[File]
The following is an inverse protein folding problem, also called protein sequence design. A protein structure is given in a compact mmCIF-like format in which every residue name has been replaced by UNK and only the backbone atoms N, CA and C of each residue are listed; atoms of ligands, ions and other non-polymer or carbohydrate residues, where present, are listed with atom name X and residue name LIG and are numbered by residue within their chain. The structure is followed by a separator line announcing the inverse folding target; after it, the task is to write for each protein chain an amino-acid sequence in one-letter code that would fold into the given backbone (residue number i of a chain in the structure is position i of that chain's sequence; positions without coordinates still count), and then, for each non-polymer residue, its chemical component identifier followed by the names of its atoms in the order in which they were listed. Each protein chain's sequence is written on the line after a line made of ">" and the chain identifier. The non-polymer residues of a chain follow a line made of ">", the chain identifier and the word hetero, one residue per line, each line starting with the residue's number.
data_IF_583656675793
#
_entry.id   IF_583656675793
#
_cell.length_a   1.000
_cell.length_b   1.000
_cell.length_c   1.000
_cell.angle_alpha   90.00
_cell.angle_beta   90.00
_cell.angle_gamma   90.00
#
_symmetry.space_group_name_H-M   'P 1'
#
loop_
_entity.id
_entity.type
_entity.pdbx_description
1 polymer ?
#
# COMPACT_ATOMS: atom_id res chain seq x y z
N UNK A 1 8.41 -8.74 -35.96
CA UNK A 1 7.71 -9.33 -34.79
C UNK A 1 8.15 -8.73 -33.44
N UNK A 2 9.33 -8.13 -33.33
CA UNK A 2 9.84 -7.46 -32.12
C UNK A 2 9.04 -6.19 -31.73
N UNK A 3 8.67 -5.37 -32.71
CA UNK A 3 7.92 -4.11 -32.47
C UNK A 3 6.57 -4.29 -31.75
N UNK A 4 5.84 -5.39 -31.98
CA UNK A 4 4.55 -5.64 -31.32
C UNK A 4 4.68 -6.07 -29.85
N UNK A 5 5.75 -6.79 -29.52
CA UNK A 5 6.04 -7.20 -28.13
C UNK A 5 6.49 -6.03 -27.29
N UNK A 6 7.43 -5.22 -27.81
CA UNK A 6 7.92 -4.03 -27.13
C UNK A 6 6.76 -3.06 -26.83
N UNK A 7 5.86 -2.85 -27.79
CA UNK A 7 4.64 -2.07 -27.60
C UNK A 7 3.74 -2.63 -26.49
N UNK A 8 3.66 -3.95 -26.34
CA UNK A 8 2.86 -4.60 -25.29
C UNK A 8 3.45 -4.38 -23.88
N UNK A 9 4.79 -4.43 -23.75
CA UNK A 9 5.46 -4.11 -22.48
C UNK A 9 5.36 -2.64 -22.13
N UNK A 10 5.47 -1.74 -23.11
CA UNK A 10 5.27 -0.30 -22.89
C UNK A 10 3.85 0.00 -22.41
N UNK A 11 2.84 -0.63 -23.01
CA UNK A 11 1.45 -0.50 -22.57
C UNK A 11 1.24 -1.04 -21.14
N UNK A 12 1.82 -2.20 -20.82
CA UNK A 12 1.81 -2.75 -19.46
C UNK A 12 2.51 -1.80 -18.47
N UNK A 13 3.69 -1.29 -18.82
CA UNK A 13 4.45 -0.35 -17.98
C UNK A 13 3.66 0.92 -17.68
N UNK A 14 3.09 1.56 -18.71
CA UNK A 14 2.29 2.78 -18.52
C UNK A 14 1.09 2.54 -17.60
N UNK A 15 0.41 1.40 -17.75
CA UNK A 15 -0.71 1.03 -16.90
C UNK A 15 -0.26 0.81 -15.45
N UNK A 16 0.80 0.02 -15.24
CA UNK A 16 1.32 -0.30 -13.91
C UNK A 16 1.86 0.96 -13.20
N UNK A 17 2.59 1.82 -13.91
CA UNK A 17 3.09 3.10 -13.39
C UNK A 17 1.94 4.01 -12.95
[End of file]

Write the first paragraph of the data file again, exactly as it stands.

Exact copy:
The following is an inverse protein folding problem, also called protein sequence design. A protein structure is given in a compact mmCIF-like format in which every residue name has been replaced by UNK and only the backbone atoms N, CA and C of each residue are listed; atoms of ligands, ions and other non-polymer or carbohydrate residues, where present, are listed with atom name X and residue name LIG and are numbered by residue within their chain. The structure is followed by a separator line announcing the inverse folding target; after it, the task is to write for each protein chain an amino-acid sequence in one-letter code that would fold into the given backbone (residue number i of a chain in the structure is position i of that chain's sequence; positions without coordinates still count), and then, for each non-polymer residue, its chemical component identifier followed by the names of its atoms in the order in which they were listed. Each protein chain's sequence is written on the line after a line made of ">" and the chain identifier. The non-polymer residues of a chain follow a line made of ">", the chain identifier and the word hetero, one residue per line, each line starting with the residue's number.